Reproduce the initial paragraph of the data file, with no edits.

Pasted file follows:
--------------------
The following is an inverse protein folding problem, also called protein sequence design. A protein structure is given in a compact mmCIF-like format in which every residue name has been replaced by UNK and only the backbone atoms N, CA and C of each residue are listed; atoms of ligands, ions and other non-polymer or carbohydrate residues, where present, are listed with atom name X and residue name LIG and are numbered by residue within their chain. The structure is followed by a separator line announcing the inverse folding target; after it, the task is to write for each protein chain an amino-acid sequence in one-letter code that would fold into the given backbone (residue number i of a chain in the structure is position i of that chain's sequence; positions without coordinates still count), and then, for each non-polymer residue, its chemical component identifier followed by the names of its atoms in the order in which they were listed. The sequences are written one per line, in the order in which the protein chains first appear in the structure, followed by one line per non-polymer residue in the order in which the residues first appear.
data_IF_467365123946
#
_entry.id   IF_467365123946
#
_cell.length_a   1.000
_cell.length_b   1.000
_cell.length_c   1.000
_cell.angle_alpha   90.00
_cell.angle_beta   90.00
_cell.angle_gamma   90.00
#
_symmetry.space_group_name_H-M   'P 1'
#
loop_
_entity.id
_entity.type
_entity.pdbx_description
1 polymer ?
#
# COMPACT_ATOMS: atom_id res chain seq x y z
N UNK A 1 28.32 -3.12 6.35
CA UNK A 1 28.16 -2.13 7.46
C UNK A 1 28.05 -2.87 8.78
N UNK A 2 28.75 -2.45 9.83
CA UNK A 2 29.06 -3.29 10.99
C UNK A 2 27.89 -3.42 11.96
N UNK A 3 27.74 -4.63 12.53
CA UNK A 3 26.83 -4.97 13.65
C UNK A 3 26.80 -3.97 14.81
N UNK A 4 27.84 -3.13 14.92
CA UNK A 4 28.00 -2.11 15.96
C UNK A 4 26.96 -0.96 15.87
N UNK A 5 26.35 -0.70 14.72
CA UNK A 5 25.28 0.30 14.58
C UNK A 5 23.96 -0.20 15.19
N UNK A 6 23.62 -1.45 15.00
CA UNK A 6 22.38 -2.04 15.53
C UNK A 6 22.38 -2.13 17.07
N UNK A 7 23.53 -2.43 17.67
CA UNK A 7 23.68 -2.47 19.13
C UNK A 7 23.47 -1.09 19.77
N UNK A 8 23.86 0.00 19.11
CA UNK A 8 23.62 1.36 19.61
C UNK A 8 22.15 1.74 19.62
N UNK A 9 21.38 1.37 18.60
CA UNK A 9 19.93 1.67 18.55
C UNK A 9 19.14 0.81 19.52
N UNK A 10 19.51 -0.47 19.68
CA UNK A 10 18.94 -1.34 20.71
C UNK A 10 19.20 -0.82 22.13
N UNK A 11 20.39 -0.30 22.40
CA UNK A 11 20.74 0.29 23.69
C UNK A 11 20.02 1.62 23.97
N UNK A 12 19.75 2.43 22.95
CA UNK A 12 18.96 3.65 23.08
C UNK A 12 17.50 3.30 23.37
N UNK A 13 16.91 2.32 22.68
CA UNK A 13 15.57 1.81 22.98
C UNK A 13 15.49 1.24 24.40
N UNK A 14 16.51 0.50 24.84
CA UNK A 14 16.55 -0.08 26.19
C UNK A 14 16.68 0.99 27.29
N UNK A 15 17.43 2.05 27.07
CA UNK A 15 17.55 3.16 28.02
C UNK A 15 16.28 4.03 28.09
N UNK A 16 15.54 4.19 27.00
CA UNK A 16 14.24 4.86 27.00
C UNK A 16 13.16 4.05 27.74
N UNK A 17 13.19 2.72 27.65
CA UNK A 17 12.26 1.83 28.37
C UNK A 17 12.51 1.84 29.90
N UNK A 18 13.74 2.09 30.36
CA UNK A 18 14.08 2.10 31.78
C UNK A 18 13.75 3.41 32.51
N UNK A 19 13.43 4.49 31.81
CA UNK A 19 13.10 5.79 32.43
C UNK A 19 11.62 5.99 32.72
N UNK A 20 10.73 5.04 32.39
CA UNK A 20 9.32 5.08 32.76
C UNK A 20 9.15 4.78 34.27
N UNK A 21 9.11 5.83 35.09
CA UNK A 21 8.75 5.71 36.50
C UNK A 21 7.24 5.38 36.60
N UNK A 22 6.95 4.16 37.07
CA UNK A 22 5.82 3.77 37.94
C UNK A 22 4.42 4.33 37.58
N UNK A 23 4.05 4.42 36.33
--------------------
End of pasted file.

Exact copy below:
The following is an inverse protein folding problem, also called protein sequence design. A protein structure is given in a compact mmCIF-like format in which every residue name has been replaced by UNK and only the backbone atoms N, CA and C of each residue are listed; atoms of ligands, ions and other non-polymer or carbohydrate residues, where present, are listed with atom name X and residue name LIG and are numbered by residue within their chain. The structure is followed by a separator line announcing the inverse folding target; after it, the task is to write for each protein chain an amino-acid sequence in one-letter code that would fold into the given backbone (residue number i of a chain in the structure is position i of that chain's sequence; positions without coordinates still count), and then, for each non-polymer residue, its chemical component identifier followed by the names of its atoms in the order in which they were listed. The sequences are written one per line, in the order in which the protein chains first appear in the structure, followed by one line per non-polymer residue in the order in which the residues first appear.